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Seminar: “Pricing Strategy for On-Demand Service Platforms”

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November 7, 2019 | 1:30 pm - 3:00 pm

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The Poole College of Management is pleased to host Jiaru Bai from Wake Forest University for an operations/SCM seminar on Thursday, November 7th. Her talk will take place from 1:30-3 pm in Nelson Hall, room 2302. The title and abstract of the paper is below.

Title: Pricing Strategy for On-Demand Service Platforms


In the first part of the talk, we consider an on-demand service platform using earning-sensitive independent providers with heterogeneous reservation price (for work participation) to serve its time and price-sensitive customers with heterogeneous valuation of the service. As such, the supply and demand are “endogenously” dependent on the price the platform charges its customers and the wage the platform pays its independent providers. We present an analytical model with endogenous supply (number of participating agents) and endogenous demand (customer request rate) to study this on-demand service platform. To coordinate endogenous demand with endogenous supply, we include the steady-state waiting time performance based on a queueing model in the customer utility function to characterize the optimal price and wage rates that maximize the profit of the platform. We first analyze a base model that uses a fixed payout ratio (i.e., the ratio of wage over price), and then extend our model to allow the platform to adopt a time-based payout ratio. We find that it is optimal for the platform to charge a higher price when demand increases; however, the optimal price is not necessarily monotonic when the provider capacity or the waiting cost increases. We use a set of actual data from a large on-demand ride-hailing platform to calibrate our model parameters in numerical experiments to illustrate some of our main insights.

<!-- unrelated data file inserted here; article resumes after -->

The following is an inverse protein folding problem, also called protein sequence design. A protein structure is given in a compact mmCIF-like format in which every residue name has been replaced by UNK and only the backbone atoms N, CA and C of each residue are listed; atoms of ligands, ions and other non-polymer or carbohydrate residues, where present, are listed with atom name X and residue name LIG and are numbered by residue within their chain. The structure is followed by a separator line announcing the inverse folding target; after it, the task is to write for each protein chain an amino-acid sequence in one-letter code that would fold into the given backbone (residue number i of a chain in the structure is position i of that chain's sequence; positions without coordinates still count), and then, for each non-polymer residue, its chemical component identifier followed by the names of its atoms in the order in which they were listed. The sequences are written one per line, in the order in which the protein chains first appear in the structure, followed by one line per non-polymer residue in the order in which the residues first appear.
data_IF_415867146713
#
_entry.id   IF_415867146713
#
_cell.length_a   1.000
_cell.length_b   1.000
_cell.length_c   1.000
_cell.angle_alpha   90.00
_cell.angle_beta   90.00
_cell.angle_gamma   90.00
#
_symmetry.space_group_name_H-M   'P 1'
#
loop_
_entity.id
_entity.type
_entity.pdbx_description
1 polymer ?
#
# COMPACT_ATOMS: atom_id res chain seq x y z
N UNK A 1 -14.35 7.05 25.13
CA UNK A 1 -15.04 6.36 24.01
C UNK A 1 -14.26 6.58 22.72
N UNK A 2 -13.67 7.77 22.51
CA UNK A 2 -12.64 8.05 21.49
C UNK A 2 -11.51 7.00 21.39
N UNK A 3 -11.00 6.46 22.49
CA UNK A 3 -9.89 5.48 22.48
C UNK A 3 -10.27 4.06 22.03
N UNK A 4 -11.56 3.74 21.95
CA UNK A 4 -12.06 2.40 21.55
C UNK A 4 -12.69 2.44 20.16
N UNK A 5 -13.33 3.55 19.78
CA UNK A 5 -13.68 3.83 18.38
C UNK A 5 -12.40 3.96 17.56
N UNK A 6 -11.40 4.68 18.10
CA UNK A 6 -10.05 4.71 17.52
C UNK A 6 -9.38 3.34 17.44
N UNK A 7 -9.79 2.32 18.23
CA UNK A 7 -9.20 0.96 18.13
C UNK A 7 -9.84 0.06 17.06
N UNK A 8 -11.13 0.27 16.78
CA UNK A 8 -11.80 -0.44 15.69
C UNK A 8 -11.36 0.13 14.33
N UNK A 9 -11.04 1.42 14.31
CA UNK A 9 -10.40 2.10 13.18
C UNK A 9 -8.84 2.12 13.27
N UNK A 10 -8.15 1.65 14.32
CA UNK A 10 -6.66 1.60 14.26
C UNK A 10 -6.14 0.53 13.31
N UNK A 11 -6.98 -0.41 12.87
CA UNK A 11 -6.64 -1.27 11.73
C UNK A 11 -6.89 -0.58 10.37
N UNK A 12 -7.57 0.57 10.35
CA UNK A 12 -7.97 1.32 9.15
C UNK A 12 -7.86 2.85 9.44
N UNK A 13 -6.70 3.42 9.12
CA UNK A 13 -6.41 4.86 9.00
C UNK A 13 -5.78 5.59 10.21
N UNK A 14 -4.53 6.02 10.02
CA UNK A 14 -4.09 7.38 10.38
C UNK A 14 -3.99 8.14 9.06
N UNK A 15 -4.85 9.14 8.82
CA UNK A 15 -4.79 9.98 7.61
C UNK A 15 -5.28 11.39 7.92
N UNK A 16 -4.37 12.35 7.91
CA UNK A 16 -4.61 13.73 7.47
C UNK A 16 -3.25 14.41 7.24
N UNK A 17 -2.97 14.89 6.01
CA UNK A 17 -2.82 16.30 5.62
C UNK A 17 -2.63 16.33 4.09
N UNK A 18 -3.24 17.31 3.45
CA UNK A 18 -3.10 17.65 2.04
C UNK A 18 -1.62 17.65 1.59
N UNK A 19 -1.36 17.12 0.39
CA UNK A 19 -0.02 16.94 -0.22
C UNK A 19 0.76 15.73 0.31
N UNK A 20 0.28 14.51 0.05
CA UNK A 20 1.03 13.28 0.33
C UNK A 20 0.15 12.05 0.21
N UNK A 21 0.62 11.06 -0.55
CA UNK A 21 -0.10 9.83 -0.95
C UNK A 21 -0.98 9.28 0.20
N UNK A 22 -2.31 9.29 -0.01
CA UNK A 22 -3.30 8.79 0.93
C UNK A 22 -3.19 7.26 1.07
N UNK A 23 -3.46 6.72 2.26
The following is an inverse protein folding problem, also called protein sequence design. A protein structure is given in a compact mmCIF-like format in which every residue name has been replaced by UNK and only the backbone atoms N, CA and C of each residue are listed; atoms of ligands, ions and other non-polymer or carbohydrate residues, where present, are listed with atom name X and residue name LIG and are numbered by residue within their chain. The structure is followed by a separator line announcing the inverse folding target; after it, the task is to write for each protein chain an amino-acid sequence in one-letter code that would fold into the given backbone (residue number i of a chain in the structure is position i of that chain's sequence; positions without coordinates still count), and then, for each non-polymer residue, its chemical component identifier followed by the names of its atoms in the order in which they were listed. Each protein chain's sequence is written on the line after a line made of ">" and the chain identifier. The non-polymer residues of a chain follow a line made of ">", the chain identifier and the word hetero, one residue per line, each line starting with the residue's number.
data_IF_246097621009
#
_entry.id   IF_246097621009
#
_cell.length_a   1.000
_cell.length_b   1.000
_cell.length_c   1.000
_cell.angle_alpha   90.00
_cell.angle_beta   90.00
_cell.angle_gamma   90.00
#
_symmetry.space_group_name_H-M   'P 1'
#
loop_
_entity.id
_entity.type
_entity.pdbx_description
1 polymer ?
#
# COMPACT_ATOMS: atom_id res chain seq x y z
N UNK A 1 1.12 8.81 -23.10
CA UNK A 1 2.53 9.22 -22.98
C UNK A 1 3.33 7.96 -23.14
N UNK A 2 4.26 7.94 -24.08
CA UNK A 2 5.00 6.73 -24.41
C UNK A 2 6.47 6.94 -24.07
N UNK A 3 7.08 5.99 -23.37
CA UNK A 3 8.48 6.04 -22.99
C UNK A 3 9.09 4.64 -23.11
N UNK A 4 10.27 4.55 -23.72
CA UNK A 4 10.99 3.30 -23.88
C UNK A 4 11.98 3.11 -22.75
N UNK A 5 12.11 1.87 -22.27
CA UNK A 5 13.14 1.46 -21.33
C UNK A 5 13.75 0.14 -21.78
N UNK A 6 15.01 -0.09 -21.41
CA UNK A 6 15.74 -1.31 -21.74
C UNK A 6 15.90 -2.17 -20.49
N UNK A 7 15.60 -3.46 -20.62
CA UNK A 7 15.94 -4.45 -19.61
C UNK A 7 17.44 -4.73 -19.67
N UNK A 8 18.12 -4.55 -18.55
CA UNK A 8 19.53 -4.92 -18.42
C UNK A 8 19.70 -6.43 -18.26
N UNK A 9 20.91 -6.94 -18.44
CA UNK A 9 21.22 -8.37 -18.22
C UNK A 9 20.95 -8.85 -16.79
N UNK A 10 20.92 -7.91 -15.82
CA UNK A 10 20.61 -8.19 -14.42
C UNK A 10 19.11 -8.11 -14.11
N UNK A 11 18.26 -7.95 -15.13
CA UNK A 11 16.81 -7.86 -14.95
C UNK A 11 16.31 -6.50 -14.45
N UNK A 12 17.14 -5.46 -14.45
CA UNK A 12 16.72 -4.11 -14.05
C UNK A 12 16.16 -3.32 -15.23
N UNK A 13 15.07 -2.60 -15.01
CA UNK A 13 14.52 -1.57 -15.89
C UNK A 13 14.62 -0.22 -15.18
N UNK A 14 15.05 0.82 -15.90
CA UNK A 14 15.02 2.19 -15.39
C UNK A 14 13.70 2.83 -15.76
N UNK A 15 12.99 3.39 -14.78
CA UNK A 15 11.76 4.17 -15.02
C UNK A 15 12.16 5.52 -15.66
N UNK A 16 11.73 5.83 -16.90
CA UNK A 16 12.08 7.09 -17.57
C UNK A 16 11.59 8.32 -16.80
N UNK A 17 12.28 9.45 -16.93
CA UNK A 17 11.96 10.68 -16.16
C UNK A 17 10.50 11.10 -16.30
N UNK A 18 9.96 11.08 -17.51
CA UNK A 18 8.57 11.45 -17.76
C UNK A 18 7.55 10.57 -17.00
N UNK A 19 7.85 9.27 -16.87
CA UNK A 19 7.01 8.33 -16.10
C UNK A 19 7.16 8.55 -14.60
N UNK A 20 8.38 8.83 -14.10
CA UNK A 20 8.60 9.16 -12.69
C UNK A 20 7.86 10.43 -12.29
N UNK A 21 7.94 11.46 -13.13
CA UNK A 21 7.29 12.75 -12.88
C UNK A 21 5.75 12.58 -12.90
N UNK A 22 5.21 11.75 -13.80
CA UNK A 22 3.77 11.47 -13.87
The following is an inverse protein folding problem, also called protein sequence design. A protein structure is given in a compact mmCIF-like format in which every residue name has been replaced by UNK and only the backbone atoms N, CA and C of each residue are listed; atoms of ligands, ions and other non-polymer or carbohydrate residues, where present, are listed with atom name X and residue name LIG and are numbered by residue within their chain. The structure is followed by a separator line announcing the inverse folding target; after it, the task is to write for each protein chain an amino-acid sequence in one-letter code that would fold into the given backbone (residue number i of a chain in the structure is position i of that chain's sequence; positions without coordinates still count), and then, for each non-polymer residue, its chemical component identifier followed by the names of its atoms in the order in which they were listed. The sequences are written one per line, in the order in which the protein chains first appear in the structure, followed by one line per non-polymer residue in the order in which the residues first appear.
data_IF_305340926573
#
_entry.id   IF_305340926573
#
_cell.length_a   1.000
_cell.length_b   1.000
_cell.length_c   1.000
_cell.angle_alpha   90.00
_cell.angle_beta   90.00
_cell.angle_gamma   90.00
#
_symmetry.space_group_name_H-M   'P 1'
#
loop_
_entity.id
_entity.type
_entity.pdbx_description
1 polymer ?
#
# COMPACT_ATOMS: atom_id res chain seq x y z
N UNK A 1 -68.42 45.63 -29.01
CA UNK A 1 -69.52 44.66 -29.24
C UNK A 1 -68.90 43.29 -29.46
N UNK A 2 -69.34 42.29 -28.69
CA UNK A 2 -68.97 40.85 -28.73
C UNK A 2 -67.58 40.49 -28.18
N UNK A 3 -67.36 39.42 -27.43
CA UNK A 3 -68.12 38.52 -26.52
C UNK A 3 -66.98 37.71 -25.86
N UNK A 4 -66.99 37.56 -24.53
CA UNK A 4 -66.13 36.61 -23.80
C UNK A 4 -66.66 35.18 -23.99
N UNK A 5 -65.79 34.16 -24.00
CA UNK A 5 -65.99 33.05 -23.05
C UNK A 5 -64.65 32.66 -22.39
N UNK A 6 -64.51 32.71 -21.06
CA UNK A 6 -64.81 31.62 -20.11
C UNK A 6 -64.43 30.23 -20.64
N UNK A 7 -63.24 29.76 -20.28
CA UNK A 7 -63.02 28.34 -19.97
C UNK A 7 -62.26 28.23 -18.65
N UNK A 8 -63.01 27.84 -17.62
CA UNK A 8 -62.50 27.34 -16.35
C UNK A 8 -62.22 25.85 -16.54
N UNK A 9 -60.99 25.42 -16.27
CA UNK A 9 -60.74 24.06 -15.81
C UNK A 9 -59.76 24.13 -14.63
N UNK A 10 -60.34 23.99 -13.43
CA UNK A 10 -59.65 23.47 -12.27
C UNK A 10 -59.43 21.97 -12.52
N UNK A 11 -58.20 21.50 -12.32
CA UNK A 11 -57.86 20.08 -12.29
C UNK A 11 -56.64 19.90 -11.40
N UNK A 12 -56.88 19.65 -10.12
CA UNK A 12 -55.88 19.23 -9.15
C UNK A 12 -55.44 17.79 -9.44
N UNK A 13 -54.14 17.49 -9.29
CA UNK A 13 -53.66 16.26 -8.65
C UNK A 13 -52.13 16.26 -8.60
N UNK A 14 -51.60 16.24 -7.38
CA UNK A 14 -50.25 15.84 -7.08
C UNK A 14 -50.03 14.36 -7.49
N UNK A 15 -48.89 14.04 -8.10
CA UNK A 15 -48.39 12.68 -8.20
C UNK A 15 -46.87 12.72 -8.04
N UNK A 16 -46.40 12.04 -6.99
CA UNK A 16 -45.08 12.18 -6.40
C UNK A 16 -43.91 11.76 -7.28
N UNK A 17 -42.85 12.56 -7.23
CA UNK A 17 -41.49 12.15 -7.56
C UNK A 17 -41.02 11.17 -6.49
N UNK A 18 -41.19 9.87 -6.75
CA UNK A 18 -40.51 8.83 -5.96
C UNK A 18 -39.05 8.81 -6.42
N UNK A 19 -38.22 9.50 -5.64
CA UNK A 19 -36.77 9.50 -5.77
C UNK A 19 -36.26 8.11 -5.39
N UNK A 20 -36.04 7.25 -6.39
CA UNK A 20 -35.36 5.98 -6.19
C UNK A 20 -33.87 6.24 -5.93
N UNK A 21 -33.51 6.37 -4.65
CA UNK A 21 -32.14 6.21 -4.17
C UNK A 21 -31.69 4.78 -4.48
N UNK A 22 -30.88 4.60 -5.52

In the second part of the talk, we discuss competition issues in the on-demand industry. As entrepreneurs develop and as venture capital firms finance various on-demand service platforms, it is important for them to examine whether multiple competing platforms can co-exist profitably. To address this question, we analyze the equilibrium structure by solving different variants of a 2-stage non-cooperative game in which both platforms use lower prices and waiting time to compete for more customers and higher wages and utilization to entice more providers to participate. We find that only one platform can sustain in equilibrium when both firms operate under six operational assumptions 1) Non-exclusive providers; 2) Non-exclusive customers; 3) Pure pricing strategies; 4) Homogeneous services; 5) Homogeneous providers; and 6) Homogeneous customers. We examine whether this “winner-take-all” equilibrium would persist when those operational environmental assumptions are relaxed separately. Our analysis reveals that the “winner-take-all” phenomenon continues to persist under service differentiation, heterogeneous service providers, and promotional pricing strategies. However, both platforms may be profitable when customers are heterogeneous, or when each platform engages providers or customers exclusively. Our results offer insights into different operating environments under which both platforms may co-exist profitably.


November 7, 2019
1:30 pm - 3:00 pm
Nelson Hall, Room 2302
2801 Founders drive
Raleigh, NC 27695 United States

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